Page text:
Loyola University Chicago

Beazley Institute for Health Law and Policy

School of Law

Volume 12 (2002-2003)

Annals of Health Law
The Health Policy and Law Review of Loyola University Chicago School of Law

Volume 12 (2002-03) 

Issue 1 

Editor-In-Chief: Jeffrey Kee 

Managing Editor: Kristin Fisher 

Senior Article Editors: 
Zarin Khan
Elizabeth LaRocca
C. Brooks Newman
Renee Ziprich 

Article Editors:
Adrian Butler
Julie Fitzgibbons
Elizabeth Gaffney
Peter Hong
Melissa January
Carol Jones
Elissa Koch
Agnieshka Korzeniowski
Kristen Mannino
Anthony Nquyen
Scott Noto
Kelly Pickering
Cynthia Ramirez
Katherine Richards
Stephanie Santelli
Shannon Webb



Medical Restrictive Covenants in Illinois: At the Crossroads of Carter-Shields and Prairie Eye Center 
Author: Stuart Gimbel & Miles J. Zaremski

This article examines the history, development and treatment by Illinois courts of medical restrictive covenants.  The authors highlight two recent cases from Illinois, one from the Supreme Court and the other authored by an appellate court panel.  The article concludes by providing not only a forecast of how such covenants should be treated by Illinois state courts in the future, but also a pathway for the expectations of health care practitioners who wish to use restrictive covenants in their employment relationships with their colleagues.

Changing the Law, Changing the Culture: Rethinking the "Sleepy Resident" Problem 
Author: Jennifer F. Whetsell

Ms. Whetsell examines the Bell Regulations, which limit New York's hospital residents' work hours and require increased supervision from senior doctors, in light of the currently pending federal bill that seeks to do the same.  The article argues that the federal government should draw lessons from the New York experience before proceeding with similar guidelines. The article notes that many roadblocks have prevented successful implementation of the New York policy, including a long-standing tradition of "hazing" first-year residents with long, unsupervised hours; medical community resistance to the notion of residents' sleep deprivation and dislike of government interference; and a general fear within the medical community of increased medical malpractice liability and other indicia of "blame culture."  The Article concludes that the most effective approach to patient safety related to residency sleep deprivation should work within hospital culture, not against it. The proposed alternative approach would encourage patient safety strategies that value teamwork and cross-discipline collaboration, and consequently result in greater satisfaction for residents, hospitals, and patients

Bioterrorism Meets Privacy: An Analysis Of the Model State Emergency Health Powers Act and the HIPAA Privacy Rule 
Author: Julie Bruce

Ms. Bruce's paper analyzes the interplay between the Model State Emergency Health Powers Act and the HIPAA Privacy Rule.  The article begins by examining specific relevant provisions of the Act and Rule.  Next, it traces the history of public health law through the court system and then uses this foundation to discuss how the Model State Emergency Health Powers Act and the HIPAA Privacy Rule could co-exist, protecting Americans in the case of a bioterror attack, while being appropriately sensitive to the confidentiality of private health information.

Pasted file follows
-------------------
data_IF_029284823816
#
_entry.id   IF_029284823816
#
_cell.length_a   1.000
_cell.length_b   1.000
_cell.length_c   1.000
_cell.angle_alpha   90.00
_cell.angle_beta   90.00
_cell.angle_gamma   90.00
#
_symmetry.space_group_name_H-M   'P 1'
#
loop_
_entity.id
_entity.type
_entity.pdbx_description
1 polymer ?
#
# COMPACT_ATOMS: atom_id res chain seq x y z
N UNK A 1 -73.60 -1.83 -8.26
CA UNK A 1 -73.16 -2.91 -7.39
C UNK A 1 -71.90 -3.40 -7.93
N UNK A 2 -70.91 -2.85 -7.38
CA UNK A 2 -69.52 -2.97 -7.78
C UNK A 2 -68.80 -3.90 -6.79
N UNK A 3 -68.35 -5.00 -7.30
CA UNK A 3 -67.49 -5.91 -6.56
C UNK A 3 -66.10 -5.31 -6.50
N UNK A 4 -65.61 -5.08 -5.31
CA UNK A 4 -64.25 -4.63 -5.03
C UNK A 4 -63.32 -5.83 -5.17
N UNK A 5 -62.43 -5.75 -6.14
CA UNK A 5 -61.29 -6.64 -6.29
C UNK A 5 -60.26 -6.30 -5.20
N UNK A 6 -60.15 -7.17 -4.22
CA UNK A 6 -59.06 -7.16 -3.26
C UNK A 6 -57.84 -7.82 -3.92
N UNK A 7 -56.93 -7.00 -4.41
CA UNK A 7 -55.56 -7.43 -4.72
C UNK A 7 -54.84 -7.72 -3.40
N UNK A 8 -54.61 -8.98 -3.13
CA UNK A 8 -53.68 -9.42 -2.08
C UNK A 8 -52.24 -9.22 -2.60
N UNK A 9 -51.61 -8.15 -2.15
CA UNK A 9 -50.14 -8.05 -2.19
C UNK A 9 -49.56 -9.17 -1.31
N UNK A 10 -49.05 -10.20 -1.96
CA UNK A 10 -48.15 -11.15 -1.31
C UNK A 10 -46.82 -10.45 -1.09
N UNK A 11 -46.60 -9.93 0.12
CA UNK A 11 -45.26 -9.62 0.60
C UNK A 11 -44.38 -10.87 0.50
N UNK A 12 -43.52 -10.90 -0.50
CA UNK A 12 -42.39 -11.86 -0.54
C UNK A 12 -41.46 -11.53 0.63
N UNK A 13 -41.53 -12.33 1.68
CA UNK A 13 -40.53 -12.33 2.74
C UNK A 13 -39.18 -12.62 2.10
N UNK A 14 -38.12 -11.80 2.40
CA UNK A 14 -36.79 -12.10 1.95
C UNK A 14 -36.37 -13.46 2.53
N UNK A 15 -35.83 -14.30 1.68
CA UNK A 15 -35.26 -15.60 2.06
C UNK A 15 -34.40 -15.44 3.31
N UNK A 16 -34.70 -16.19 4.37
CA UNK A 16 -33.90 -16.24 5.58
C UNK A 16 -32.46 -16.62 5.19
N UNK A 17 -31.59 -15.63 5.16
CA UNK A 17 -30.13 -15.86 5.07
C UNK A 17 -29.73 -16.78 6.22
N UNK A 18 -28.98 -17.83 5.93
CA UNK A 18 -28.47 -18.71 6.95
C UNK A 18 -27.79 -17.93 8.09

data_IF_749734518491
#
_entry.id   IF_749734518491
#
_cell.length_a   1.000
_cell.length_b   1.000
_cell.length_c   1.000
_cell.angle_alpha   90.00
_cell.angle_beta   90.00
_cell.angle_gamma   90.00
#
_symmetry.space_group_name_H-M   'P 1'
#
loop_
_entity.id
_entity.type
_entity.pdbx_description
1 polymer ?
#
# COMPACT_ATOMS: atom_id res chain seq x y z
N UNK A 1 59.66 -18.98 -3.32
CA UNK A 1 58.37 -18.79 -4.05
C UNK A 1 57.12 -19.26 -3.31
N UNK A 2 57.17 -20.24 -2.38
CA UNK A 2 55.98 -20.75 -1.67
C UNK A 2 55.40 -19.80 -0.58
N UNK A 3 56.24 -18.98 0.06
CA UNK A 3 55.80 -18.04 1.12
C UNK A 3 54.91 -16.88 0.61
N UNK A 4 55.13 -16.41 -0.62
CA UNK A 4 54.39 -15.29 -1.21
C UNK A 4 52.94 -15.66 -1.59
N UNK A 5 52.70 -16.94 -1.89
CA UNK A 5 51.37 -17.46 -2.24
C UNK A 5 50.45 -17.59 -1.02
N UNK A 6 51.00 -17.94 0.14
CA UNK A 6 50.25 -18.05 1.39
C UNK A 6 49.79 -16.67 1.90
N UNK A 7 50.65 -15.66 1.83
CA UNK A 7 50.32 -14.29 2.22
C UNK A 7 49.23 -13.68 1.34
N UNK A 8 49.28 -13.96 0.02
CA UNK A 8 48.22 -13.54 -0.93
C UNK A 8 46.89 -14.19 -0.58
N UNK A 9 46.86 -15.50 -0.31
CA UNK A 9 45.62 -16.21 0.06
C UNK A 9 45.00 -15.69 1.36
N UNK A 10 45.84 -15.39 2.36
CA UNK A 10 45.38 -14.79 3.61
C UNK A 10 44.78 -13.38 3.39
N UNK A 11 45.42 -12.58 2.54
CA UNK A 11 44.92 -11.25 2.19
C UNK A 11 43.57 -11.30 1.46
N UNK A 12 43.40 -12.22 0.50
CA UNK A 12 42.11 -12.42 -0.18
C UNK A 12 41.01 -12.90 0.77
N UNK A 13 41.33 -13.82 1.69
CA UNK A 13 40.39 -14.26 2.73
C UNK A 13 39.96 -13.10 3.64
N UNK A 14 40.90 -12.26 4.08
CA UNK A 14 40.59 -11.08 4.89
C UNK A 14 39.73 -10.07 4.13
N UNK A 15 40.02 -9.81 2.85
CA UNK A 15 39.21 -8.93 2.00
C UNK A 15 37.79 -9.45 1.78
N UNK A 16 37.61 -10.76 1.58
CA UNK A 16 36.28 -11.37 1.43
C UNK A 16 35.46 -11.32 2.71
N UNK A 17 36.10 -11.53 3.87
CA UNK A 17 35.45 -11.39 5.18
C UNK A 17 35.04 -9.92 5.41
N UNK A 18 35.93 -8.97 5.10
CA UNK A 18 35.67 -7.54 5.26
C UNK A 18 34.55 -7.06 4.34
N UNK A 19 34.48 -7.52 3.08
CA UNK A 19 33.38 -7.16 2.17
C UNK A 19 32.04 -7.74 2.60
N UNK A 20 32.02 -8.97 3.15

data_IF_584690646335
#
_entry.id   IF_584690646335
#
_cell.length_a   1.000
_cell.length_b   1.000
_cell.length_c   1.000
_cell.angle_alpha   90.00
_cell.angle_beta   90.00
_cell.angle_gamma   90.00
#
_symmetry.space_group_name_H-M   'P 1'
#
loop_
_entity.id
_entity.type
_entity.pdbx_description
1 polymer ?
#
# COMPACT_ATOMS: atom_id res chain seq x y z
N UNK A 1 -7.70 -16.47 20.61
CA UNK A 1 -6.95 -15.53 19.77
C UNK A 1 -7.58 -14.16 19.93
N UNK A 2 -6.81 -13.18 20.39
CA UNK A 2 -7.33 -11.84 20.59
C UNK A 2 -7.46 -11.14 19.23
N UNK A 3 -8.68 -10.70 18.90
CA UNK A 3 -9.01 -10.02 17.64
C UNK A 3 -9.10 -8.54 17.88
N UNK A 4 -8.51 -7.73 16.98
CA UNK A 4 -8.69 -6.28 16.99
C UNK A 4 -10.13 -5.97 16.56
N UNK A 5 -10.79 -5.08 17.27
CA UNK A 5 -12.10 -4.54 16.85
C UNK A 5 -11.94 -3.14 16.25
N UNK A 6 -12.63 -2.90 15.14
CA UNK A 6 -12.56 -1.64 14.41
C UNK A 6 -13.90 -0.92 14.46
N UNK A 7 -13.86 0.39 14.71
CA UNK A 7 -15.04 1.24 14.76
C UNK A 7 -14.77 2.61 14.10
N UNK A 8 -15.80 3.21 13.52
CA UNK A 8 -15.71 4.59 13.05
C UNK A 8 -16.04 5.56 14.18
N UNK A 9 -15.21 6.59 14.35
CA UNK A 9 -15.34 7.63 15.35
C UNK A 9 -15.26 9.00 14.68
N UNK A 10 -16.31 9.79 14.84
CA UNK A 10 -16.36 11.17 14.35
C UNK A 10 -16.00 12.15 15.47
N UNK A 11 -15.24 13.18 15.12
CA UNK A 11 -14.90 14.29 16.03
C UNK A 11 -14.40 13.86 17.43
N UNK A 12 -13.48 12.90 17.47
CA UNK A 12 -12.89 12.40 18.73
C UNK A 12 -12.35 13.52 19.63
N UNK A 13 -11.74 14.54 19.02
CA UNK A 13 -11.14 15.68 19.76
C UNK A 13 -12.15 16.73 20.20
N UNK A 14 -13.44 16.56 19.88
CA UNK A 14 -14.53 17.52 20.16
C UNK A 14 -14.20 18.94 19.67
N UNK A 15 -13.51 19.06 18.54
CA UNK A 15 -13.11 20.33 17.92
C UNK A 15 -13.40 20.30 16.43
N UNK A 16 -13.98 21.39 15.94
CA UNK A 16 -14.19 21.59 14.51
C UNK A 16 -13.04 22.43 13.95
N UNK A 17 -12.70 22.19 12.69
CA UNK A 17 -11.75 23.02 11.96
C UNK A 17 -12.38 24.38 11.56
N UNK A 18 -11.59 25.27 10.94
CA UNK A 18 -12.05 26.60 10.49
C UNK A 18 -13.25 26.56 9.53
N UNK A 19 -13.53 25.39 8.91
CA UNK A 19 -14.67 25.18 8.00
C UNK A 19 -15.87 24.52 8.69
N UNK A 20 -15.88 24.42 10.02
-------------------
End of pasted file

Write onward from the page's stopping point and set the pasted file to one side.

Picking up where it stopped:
Access to Health Care:  What a Difference Shades of Color Make
Author: Gwendolyn Roberts Majette

Professor Majette's timely article examines an age-old problem:  the effect of race and ethnicity on a patient's receipt of health care.  Her article analyzes some of the major health care access issues, with a focus on barriers confronting African Americans, Asians, Hispanics, and Native Americans.  Some of the barriers include inability to pay, cultural insensitivity, a shortage of health care providers, and discrimination.  She also examines some of the unsuccessful legal solutions and remedies designed to eliminate these barriers.  Given the complexity of the access barriers encountered by people of color, Professor Majette concludes that only an interdisciplinary approach can eliminate them. Her proposed approach requires business, legal, and medical professionals to collaborate in developing a health care system that meets the needs of a racially and ethnically diverse population.

Time Is Running Out - The Burdens And Challenges of HIPAA Compliance: A Look at Preemption Analysis, the "Minimum Necessary" Standard, and the Notice of Privacy Practices 
Author: Jennifer Guthrie

Ms. Guthrie's paper involves the final Privacy Regulations promulgated by the Department of Health and Human Services pursuant to HIPAA.  Her thesis highlights three burdensome requirements which remain significant obstacles to the compliance date of April 14, 2003: (1) the need to undertake thorough preemption analyses, (2) lack of clarity surrounding the "Minimum Necessary Standard," and (3) confusion regarding the "Notice of Privacy Practices."  Ms. Guthrie provides a close analysis of these three areas and offers several viable and persuasive alternatives to the associated burdens.  She concludes that HHS must make several integral modifications and provide substantial and continuing guidance to covered entities in order for the Regulations to effectively achieve their purpose.

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